It is a magical little drink that not only gets better every single time that you taste it (because of the addictive quality of caffeine), but it also provides a nice little head rush (also on account of the caffeine). Coffee is the major uncle to hot chocolate, it is the mother of the sweet daughter cappuccino, and it is the father of all breakfast drinks ever to exist.
The first few times you drink coffee as an independent, free- spirited adolescent you will probably dilute the purity of the bean through excessive sugar and a disproportionate amount of cream, but as you age and your pallet becomes more refined, you will start to enjoy the freshness of the bean. Every coffee connoisseur knows that fresh is best.
But, the question is what exactly constitutes fresh? There are two different turning points in the life of a coffee bean: the first is when it is baked, and the second is when it is aged.
After the coffee bean is aged, approximately thirty days after it is baked, it loses almost all of its aromatic quality and along with that a great deal of flavor. This is what makes bad coffee, or as the connoisseur would say “stale coffee.”
Stale coffee has very little flavor left in it, not because the beans were grown wrong or anything like that, but just because they have been sitting on the shelf for too long. Coffee is not like wine; it is much more like French fries.
The fresher, the better, the best time to get coffee is within a three day window of the baking. That is only if you are not going to bake them yourself.
Within those three days, the beans will hold all of their fresh flavors after the bake, and this is supposed to be the most delicious window of opportunity in all the world of coffee. Though, the baking process only takes about thirty minutes and is very easy.
To make your homemade coffee, all you need is a cookie pan, a coffee grinder, and a coffee maker. Every three days or so bake a few beans, put them in an airtight bag, and enjoy the freshest coffee on the planet.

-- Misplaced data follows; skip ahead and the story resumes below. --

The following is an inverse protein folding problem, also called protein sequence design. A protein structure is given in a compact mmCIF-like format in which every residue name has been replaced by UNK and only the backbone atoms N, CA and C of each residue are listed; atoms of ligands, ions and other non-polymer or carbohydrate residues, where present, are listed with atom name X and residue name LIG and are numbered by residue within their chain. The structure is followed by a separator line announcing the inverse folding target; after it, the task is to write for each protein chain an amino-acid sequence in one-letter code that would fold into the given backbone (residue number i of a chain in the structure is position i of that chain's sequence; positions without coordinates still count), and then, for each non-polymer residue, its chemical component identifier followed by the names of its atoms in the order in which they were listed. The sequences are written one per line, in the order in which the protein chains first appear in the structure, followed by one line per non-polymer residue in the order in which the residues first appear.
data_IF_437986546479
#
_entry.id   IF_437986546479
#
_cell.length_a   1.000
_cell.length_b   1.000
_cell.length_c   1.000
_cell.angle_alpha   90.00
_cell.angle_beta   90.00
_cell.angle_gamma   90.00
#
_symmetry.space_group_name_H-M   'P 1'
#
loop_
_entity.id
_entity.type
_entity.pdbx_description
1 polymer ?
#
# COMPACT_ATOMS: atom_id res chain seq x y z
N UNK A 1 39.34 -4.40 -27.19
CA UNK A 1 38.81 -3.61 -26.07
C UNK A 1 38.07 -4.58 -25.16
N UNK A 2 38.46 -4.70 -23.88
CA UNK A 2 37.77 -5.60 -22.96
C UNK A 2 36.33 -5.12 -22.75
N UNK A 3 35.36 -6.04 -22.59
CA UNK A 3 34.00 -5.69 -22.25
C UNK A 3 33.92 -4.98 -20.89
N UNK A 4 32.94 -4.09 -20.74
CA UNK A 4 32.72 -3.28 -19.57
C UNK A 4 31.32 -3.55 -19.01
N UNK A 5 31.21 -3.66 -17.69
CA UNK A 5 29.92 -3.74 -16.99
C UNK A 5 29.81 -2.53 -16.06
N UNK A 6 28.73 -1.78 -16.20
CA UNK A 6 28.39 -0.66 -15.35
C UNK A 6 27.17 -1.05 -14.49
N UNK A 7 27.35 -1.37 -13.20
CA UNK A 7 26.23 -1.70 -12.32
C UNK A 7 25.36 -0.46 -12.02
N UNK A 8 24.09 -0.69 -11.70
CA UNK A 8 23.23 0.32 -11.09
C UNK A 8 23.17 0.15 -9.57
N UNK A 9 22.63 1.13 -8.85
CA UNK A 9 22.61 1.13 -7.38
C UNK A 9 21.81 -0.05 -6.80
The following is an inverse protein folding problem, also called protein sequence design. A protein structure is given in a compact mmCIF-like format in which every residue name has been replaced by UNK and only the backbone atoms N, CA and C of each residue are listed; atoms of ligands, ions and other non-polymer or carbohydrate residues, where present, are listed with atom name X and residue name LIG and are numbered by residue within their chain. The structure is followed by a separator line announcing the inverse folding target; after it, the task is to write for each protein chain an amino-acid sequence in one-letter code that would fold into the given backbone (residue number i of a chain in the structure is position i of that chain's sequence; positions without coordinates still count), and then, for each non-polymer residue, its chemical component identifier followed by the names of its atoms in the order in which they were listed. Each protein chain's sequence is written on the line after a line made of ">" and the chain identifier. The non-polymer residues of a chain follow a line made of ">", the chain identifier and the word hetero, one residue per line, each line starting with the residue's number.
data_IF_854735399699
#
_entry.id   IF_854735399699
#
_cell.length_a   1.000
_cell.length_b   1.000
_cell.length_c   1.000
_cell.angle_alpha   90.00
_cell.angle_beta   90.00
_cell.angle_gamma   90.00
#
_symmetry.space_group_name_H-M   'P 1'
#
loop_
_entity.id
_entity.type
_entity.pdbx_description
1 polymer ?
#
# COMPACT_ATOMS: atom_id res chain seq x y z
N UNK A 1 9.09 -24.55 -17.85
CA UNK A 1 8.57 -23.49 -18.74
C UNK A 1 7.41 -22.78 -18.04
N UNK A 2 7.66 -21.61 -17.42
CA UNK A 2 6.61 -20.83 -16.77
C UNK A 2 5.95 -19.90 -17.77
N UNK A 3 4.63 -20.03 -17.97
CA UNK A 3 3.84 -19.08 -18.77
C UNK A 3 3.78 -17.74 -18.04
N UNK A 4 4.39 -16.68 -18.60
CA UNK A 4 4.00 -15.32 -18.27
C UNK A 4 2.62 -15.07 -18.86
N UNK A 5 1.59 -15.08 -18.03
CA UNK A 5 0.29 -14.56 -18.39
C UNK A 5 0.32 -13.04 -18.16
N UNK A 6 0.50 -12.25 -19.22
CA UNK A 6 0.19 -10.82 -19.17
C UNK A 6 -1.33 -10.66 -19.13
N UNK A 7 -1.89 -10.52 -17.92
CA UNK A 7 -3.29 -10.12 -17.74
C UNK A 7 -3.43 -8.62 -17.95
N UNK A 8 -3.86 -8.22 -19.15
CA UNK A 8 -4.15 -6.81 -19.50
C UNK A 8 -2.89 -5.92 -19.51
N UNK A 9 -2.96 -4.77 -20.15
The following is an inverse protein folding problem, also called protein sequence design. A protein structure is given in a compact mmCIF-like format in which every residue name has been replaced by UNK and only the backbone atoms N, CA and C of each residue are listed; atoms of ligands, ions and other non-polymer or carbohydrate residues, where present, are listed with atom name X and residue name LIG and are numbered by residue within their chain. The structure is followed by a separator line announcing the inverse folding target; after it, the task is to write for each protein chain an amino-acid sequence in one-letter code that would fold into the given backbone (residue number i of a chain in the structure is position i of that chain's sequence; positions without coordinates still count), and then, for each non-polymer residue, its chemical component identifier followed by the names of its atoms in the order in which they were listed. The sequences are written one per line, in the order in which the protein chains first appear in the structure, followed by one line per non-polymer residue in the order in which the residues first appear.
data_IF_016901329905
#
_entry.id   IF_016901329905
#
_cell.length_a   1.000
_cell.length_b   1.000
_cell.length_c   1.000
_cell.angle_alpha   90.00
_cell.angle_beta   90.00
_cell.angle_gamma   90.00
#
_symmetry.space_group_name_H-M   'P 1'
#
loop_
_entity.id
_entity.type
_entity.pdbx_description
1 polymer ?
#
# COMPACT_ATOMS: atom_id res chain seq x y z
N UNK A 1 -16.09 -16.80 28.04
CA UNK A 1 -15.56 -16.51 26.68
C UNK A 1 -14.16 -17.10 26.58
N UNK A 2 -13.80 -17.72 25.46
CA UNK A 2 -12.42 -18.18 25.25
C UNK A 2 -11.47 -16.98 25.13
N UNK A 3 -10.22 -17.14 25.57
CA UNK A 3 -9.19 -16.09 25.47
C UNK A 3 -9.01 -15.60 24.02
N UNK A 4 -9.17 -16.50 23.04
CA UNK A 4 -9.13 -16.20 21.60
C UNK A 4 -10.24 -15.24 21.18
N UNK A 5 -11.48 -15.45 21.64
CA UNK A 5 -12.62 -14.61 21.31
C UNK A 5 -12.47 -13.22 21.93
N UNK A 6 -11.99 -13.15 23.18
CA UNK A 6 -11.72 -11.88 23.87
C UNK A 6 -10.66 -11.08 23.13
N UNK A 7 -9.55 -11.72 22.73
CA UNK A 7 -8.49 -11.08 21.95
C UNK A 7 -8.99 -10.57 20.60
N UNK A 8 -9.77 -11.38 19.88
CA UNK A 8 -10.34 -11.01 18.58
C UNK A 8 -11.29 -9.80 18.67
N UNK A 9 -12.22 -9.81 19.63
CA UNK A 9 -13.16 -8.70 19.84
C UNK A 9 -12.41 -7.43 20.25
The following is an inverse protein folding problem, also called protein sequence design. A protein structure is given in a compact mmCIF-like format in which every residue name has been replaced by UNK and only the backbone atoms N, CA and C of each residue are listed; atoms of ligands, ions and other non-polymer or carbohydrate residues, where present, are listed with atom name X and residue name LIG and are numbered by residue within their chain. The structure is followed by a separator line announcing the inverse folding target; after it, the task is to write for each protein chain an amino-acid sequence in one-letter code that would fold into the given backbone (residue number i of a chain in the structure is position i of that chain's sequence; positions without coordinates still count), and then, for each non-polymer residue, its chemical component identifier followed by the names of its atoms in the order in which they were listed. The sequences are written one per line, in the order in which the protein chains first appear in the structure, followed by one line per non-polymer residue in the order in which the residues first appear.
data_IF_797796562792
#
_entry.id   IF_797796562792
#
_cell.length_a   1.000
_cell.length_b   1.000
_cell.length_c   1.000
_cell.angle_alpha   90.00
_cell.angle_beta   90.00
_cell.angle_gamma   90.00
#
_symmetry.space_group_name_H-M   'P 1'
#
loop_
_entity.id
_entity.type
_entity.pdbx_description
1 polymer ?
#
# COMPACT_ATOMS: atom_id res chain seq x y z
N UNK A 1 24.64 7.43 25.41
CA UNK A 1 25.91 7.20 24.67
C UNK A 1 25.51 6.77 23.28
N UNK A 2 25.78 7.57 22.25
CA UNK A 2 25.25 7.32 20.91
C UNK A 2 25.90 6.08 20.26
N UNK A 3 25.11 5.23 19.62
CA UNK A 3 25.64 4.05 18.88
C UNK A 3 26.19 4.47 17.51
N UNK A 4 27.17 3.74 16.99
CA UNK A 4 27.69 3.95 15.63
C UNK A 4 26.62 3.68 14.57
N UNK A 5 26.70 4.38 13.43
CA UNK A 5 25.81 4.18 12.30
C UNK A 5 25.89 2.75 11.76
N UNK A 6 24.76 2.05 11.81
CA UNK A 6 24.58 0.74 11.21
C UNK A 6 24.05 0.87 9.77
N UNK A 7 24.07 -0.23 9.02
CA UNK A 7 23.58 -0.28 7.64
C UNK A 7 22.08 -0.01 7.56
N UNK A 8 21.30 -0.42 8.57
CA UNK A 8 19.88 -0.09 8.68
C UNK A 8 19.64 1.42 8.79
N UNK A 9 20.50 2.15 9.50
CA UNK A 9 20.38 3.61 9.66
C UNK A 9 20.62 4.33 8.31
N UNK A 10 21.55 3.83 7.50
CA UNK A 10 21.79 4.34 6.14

Though this only works if you are purchasing beans that have not been baked. There are many pre-baked beans at grocery stores all over, but these are not gourmet just for the fact that they have long since expired living out their overdrawn shelf life.
Another of the many benefits of coffee has only recently come to be understood. As the sophistication of chemical processing techniques continues to increase, scientists are beginning to uncover what may be some of the coffee’s most important chemical property benefits.
Much of the focus on the healthful properties of coffee has been centered around the fairly recent discovery of the abundance antioxidants found in coffee beans. Coffee beans, which are dark brown in color, are said to be close to blueberries in the richness of antioxidants. As a result, they are agreed to be beneficial in preventing premature skin aging, among many other benefits to the body.
Perhaps the most important role of antioxidants in human health, however, is their cancer-prevention property. Enjoying a simple cup of coffee every morning along with a bowl of fresh blueberries or broccoli every evening could potentially go a long way in preventing illness later on. Thus more and more Americans are considering introducing coffee into their dietary regime to start reaping some of it is numerous and significant health benefits.